India's central bank cites CPM Group about paper gold's magical properties
Calling attention today to a new report issued by a commission appointed by the Reserve Bank of India to study ways of tempering gold demand in India, Zero Hedge's pseudonymous Tyler Durden summarizes
"The real message here is between the lines: Just as the U.S. government's veiled threat to curb gun sales and/or to adjust the Second Amendment altogether resulted in precisely the opposite reaction to that intended -- that is, a record surge in purchases of all gun-related products -- so India's ever-more-aggressive attempts to curb gold as a monetary equivalent will simply force the population to hoard more gold, result in greater gold imports, using both legal and less-than-legal means, but most importantly lead to a surge in the gold black market as the government's more explicit intervention in the definition of what is and isn't money forces more Indians to seek the safety of the yellow metal."
Zero Hedge's excerpting of and commentary on the RBI report is here:
The RBI report is actually pretty realistic. While it encourages the usual paper gold schemes to enable gold to be thought to be in two or more places at once, it also recogizes that the main forces behind India's gold demand are the unreliability of the Indian government's own currency and the age-old inverse relationship between the price of gold and real interest rates, the relationship central banks long have tried to break with their interventions in the gold market.
"It is necessary to introduce savings schemes and instruments that can provide real returns," the RBI report says. "The dominant reason why a person may like to hold his savings in gold is to secure a hedge against inflation. Therefore, offering a real rate of return considering the high inflation rate prevailing, as an incentive on a financial instrument, would better address the issue of excessive clamor for gold imports. Therefore, products analogous to inflation-indexed bonds may be considered as alternatives."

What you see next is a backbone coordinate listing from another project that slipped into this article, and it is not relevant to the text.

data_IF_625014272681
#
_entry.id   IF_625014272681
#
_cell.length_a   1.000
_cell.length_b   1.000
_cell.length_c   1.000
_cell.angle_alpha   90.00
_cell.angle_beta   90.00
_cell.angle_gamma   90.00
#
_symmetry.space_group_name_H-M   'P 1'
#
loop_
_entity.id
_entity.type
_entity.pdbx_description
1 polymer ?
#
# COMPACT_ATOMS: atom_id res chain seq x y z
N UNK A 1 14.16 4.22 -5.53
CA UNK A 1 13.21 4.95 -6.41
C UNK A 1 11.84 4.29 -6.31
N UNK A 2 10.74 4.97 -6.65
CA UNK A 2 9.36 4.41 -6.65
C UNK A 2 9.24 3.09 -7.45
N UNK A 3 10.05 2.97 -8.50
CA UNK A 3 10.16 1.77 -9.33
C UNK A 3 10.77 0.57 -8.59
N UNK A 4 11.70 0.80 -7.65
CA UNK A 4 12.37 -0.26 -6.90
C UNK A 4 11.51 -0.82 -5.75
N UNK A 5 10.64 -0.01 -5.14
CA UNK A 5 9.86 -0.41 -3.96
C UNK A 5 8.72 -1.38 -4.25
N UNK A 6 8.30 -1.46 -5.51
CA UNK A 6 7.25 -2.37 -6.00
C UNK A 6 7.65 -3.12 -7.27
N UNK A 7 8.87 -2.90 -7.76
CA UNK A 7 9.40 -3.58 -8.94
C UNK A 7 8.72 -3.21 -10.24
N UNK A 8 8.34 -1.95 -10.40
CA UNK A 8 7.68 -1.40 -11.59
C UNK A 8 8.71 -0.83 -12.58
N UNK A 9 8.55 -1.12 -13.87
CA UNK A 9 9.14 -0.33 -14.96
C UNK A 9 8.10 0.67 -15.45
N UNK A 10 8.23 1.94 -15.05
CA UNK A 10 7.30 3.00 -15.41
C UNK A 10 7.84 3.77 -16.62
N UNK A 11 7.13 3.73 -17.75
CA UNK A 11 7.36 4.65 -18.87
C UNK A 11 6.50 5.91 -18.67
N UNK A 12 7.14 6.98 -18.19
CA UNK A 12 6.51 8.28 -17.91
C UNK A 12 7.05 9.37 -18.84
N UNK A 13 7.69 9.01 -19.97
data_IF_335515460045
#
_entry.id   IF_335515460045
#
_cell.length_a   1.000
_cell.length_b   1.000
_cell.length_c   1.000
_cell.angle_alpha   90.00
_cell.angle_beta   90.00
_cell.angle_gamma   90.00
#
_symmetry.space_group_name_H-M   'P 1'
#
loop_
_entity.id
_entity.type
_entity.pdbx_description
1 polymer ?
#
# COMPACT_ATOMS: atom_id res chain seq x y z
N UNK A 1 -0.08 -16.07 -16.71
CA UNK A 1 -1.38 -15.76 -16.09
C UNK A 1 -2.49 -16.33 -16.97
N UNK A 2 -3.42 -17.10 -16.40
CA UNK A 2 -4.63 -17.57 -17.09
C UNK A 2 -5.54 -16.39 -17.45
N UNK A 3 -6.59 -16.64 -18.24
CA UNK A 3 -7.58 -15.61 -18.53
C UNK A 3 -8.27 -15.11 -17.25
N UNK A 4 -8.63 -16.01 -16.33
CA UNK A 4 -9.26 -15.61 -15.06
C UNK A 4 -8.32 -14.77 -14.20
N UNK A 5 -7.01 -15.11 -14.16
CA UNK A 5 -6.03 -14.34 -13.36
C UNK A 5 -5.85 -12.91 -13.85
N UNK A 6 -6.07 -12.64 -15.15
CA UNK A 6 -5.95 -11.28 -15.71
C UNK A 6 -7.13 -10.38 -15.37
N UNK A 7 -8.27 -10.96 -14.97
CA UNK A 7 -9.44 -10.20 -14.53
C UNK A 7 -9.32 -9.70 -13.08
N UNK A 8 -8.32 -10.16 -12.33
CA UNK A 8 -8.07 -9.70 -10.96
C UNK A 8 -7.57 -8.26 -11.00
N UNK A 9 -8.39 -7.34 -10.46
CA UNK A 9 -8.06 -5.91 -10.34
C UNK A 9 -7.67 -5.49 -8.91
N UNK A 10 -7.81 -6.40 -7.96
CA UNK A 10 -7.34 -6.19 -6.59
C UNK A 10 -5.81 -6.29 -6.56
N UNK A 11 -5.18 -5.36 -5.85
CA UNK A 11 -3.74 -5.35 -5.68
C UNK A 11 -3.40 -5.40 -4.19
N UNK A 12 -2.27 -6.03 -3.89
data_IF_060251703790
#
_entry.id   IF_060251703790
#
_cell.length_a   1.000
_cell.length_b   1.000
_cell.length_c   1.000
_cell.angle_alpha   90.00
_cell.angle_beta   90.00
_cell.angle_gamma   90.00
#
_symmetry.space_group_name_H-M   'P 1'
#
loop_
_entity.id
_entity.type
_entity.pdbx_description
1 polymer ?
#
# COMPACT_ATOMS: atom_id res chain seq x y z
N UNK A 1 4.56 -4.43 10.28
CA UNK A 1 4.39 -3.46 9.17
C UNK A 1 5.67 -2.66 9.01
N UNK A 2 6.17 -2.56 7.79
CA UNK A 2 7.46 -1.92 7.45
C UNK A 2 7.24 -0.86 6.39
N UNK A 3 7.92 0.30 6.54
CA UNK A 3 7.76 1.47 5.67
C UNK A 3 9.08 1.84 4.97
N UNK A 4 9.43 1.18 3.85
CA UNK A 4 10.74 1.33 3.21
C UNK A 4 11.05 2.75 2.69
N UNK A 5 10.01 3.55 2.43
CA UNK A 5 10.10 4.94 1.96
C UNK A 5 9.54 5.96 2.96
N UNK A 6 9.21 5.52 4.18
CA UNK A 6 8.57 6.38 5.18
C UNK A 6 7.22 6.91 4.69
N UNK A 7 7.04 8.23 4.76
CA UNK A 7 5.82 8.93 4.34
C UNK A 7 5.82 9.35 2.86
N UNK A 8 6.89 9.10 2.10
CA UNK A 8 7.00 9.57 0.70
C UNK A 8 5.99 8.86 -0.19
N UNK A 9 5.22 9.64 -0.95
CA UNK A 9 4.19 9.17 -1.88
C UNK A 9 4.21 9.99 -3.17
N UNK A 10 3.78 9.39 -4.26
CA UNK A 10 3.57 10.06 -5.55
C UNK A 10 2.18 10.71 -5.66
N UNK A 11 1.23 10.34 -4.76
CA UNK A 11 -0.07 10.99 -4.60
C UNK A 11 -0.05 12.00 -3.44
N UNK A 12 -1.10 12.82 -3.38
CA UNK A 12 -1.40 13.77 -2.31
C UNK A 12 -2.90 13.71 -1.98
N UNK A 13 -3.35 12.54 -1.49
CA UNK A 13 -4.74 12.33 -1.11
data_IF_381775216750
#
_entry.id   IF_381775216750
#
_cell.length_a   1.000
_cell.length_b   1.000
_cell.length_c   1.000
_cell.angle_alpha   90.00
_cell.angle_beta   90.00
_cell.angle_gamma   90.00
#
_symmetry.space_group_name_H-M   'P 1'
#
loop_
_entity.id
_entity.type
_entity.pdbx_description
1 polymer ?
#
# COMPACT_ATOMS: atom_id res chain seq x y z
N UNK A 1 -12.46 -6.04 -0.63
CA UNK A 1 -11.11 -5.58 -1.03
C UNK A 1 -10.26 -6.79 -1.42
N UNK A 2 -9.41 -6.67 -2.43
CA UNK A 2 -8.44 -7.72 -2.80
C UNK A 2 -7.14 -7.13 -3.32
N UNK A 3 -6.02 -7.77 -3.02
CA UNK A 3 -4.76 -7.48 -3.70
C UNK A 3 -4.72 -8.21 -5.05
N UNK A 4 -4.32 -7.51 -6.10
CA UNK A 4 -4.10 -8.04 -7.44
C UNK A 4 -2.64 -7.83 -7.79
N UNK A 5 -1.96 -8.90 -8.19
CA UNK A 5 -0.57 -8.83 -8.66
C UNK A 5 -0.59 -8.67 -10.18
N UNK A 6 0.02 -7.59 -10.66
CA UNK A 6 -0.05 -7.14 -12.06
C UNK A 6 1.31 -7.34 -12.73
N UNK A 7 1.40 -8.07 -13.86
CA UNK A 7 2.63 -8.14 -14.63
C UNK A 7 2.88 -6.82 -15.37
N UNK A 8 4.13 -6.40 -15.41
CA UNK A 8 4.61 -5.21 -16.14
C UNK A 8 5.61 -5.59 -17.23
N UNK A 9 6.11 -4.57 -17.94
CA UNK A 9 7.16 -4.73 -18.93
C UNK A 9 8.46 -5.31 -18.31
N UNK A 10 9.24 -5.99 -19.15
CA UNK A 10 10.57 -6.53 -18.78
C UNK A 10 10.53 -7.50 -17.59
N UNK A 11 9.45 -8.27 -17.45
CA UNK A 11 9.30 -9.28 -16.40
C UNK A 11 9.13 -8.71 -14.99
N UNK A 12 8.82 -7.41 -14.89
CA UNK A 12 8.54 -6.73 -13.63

GATA's researcher R.M. notes a telling detail on Page 58 of the RBI report -- its reliance on Jeff Christian's CPM Group Gold Yearbook 2011 for important data. "Interestingly in the financial markets," the RBI report says, footnoting CPM Group, "the traded amount of 'paper linked to gold' exceeds by far the actual supply of physical gold: The volume on the London Bullion Market Association (LBMA) OTC market and the major futures and options exchanges was over 92 times that of the underlying physical market."
That is, the LBMA has discovered mechanisms for making gold seem to be not just in two but 92 places at once.
Actually, as GATA's Adrian Douglas has noted, Christian advertised the magical properties of LBMA gold in his crucial testimony at the March 25, 2010, hearing of the U.S. Commodity Futures Trading Commission, where he remarked that the leverage in gold trading in London was even better than 92 to 1 -- around 100 to 1:
Will the Indian government resolve to try LBMA-style magic on the Indian people? Will Indians fall for it as most Westerners have?
GATA will continue to do what it can to discourage the spread of such gullibility.
The RBI report is posted at GATA's Internet site here:
CHRIS POWELL, Secretary/Treasurer
Gold Anti-Trust Action Committee Inc.